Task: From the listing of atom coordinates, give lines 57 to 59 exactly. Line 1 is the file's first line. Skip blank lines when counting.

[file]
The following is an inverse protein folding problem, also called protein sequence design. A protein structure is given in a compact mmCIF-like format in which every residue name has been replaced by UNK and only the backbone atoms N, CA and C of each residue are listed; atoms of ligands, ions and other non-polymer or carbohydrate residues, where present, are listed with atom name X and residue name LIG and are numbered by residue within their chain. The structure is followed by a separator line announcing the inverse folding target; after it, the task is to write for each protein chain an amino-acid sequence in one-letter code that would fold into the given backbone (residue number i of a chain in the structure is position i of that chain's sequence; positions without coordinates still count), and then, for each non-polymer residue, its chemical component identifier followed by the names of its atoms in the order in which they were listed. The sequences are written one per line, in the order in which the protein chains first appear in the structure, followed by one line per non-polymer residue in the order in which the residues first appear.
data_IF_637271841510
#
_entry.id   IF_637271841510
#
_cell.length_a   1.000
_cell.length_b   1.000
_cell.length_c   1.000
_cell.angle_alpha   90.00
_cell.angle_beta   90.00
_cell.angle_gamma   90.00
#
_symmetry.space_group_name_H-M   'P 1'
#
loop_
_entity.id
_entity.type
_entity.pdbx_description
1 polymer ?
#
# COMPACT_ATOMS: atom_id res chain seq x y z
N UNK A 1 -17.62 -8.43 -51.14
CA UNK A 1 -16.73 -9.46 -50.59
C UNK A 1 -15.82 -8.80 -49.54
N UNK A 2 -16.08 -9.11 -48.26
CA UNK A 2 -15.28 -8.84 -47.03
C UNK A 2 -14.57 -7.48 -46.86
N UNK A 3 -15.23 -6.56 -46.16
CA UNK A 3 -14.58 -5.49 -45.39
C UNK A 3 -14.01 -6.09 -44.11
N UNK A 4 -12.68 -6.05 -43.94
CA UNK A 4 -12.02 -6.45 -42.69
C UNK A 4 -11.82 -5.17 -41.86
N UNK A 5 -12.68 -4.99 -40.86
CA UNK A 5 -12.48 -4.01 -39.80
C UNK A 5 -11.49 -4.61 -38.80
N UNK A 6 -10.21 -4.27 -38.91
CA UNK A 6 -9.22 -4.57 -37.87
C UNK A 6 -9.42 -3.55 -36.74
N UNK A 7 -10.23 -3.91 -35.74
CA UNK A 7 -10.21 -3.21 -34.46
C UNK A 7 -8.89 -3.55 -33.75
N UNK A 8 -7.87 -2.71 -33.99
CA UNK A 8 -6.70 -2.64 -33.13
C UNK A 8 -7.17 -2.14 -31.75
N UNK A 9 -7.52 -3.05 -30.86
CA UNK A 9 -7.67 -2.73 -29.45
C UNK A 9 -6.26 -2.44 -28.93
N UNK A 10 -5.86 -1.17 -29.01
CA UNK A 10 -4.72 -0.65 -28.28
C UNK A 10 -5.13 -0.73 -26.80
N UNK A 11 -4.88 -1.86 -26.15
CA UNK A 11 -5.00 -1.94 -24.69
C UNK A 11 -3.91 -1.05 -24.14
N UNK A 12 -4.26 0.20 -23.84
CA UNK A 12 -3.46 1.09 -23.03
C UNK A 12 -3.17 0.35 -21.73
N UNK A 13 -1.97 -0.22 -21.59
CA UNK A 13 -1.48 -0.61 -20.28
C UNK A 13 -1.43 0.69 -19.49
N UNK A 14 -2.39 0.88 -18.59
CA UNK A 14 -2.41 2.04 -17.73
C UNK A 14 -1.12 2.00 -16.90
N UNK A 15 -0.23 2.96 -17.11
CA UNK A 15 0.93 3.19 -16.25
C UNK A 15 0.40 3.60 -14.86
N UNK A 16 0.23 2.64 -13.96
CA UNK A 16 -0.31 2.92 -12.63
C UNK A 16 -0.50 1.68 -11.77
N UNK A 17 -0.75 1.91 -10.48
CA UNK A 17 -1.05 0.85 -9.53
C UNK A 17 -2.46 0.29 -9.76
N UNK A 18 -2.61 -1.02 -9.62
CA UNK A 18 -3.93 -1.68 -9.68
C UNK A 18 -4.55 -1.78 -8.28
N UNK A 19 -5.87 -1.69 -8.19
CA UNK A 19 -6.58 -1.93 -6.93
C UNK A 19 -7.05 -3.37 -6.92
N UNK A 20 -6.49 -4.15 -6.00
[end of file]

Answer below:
C UNK A 12 -3.17 0.35 -21.73
N UNK A 13 -1.97 -0.22 -21.59
CA UNK A 13 -1.48 -0.61 -20.28